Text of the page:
1-10 of 10 Results

  • Keywords: financial institutions x
Clear all

Article

Julie Birkenmaier, Mathieu Despard, Terri Friedline, and Jin Huang

Financial inclusion, the goal of financial access, broadly refers to the ability of all people in a society to access and be empowered to use safe, affordable, relevant, and convenient financial products and services for achieving their goals. Financial inclusion promotes household and societal financial well-being and requires access to an array of financial products and services such as savings accounts, credit cards, mortgage and small business loans, and small-dollar consumer loans. Despite the advantages, too many individuals and households lack financial inclusion and access by being unbanked, underbanked, and/or they are forced to use alternative financial services. Achieving financial inclusion will require participation from many different types of formal financial institutional actors, such as banks, credit unions, community development financial institutions, and national credit bureaus. Social work assists to build financial inclusion and access through practice innovations, research, and policy advocacy.

Article

War, trade, and money synergistically developed over three millennia, each proving important to the emergence of nation-states. By the 19th century, fiduciary money—forms of money based on trust, such as paper money—catalyzed the development of national monetary and banking systems. As nexus of international finance and metropole of the world’s largest empire, the United Kingdom garnered political and economic power. But over the course of two world wars, power shifted to the United States. Small successes and great failures of the interwar period influenced creation of Bretton Woods institutions, completing a transformation from an international monetary system into an international financial system [IFS], which included not only monetary flows but also a formal, institutionalized system of governance. The dollar’s flows became the IFS’ lifeblood, engendering structural power for the United States, which has been held in place through reserve currency status, institutional stickiness through banking and currency trading, and ideational influence. Introduction of the Euro and attempts in Asia to dismantle the “Asian Bloc” have shaken, but not removed, American structural power. Money’s foundations have always rested on trust, trading, and risk taking; emergence of extensive credit and virtual money, and related security concerns, bring forth new topics resting on these old foundations.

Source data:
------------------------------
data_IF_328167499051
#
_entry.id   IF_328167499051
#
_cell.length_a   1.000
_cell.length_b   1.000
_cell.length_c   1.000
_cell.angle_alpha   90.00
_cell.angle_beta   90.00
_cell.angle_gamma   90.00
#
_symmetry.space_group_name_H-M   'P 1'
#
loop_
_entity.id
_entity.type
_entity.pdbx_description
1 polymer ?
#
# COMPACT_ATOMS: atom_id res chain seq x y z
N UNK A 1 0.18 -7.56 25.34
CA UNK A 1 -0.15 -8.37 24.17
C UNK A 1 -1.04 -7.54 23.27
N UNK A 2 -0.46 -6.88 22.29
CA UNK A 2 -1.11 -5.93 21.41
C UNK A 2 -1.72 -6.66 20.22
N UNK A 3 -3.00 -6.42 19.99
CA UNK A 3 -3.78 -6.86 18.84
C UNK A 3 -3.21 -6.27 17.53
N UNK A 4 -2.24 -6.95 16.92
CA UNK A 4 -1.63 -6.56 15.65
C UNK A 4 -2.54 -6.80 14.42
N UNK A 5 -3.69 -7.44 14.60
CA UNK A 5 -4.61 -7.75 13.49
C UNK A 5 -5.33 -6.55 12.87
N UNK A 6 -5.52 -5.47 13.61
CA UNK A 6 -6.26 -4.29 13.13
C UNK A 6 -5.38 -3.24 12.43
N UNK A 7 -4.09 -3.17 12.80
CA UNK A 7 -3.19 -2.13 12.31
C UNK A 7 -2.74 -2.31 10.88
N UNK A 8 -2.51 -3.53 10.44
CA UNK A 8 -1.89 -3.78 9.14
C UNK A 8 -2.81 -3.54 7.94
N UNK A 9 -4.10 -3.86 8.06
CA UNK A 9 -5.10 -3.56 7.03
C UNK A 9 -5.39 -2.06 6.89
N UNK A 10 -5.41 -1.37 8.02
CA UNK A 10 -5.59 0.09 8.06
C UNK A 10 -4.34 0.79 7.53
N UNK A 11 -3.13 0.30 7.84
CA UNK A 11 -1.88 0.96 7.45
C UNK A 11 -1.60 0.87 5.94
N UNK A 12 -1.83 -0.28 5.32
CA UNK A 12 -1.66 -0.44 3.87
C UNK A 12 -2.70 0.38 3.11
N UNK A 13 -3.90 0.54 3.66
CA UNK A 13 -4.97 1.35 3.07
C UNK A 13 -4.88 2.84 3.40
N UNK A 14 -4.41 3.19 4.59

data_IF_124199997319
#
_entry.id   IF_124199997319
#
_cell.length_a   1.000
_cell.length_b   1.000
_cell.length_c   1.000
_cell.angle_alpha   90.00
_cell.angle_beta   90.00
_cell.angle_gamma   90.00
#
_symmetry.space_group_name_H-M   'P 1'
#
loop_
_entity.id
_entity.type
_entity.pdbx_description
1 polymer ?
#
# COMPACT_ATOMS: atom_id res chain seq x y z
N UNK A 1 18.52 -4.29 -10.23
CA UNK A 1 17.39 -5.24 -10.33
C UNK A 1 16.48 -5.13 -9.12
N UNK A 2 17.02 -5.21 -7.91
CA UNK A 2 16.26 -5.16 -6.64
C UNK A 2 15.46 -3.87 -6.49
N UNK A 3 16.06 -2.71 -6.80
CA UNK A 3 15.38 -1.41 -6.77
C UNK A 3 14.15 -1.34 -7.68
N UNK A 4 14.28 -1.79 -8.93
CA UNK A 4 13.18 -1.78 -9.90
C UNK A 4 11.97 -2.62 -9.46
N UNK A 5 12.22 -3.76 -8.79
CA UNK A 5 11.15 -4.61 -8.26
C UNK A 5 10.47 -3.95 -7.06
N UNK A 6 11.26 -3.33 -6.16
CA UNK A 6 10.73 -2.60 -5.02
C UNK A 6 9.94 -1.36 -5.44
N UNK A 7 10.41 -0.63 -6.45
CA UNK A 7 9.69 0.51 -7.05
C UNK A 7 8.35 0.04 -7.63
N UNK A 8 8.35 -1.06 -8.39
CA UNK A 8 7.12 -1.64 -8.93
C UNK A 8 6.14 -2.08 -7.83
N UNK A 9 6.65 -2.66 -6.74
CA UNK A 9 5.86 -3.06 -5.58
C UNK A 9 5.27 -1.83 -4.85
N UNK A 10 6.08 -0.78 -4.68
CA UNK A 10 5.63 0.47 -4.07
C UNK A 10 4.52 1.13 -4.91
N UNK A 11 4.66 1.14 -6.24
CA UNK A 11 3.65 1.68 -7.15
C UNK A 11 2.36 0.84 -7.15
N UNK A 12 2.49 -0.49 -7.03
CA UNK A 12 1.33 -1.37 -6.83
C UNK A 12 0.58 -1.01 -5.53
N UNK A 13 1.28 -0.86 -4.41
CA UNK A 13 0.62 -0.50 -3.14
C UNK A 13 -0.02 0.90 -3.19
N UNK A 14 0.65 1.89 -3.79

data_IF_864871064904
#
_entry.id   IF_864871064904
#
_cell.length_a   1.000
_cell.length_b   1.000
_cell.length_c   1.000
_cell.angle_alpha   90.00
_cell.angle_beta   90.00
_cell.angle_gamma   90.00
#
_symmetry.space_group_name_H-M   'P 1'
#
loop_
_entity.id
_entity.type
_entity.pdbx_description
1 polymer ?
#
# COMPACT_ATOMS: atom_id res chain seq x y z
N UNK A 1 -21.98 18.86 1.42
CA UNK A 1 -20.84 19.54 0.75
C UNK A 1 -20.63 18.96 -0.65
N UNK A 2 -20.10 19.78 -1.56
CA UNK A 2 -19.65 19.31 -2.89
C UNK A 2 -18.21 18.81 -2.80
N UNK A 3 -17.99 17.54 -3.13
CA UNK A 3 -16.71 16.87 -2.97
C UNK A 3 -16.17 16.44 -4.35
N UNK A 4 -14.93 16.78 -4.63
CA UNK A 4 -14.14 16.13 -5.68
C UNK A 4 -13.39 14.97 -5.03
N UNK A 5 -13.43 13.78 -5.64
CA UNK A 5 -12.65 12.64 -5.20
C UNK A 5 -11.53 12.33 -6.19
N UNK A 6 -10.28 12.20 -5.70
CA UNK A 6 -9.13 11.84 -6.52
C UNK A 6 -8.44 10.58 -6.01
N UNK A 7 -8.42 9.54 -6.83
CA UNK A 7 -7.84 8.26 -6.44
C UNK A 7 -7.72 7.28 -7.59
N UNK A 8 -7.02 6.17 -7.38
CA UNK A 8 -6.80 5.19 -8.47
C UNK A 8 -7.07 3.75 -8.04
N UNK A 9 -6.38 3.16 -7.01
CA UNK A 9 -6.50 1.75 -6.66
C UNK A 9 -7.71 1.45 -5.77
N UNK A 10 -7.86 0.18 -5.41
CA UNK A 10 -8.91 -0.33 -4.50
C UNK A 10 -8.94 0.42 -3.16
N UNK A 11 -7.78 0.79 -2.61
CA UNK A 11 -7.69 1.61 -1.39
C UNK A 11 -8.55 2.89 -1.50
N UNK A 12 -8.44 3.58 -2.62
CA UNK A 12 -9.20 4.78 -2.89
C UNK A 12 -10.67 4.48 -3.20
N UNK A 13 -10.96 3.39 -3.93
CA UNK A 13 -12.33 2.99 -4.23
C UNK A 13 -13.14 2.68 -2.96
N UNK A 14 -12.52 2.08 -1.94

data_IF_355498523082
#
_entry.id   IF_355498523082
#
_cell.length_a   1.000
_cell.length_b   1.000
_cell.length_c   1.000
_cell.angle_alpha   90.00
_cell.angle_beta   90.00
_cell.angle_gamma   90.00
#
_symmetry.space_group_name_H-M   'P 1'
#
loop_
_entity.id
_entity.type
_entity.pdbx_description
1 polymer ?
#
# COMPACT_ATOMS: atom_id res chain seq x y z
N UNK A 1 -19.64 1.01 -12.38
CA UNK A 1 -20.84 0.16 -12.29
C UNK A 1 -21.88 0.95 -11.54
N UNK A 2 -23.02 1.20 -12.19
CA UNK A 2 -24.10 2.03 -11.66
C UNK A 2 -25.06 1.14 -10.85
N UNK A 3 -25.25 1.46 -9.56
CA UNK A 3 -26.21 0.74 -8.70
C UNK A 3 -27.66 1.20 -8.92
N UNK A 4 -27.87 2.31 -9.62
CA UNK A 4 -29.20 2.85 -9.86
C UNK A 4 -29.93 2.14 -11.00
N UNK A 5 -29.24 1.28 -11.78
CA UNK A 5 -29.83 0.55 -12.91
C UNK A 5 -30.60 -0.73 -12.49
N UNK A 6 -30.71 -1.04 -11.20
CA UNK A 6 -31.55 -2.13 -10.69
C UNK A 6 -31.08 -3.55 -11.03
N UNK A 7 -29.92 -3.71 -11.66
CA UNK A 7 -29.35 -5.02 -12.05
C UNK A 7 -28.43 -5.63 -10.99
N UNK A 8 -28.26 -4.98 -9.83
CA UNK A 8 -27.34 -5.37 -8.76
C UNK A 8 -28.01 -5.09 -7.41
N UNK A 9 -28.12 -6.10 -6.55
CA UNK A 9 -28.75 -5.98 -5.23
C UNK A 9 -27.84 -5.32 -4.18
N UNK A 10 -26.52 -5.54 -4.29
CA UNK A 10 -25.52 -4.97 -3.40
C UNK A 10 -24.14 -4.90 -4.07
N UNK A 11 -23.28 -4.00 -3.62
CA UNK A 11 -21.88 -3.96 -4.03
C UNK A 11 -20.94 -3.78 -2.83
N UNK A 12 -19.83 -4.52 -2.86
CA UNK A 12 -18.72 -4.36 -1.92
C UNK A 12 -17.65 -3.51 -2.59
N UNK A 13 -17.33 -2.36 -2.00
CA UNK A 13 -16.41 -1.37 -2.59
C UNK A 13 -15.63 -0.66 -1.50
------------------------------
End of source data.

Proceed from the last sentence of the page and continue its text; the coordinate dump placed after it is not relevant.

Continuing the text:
Article

Robert Wright

Between passage of the National Banking Acts near the end of the US Civil War and the outbreak of the Great War and implementation of the Federal Reserve System in 1914, a large, vibrant financial system based on the gold standard and composed of markets and intermediaries supported the rapid growth and development of the American economy. Markets included over-the-counter markets and formal exchanges for financial securities, including bills of exchange (foreign currencies), cash (short-term debt), debt (corporate and government bonds), and equities (ownership shares in corporations), initial issuance of which increasingly fell to investment banks. Intermediaries included various types of insurers (marine, fire, and life, plus myriad specialists like accident and wind insurers) and true depository institutions, which included trust companies, mutual and stock savings banks, and state- and federally-chartered commercial banks. Nominal depository institutions also operated, and included building and loan associations and, eventually, credit unions and Morris Plan and other industrial banks. Non-depository lenders included finance and mortgage companies, provident loan societies, pawn brokers, and sundry other small loan brokers. Each type of “bank,” broadly construed, catered to customers differentiated by their credit characteristics, gender, race/ethnicity, country of birth, religion, and/or socioeconomic class, had distinctive balance sheets and loan application and other operating procedures, and reacted differently to the three major postbellum financial crises in 1873, 1892, and 1907.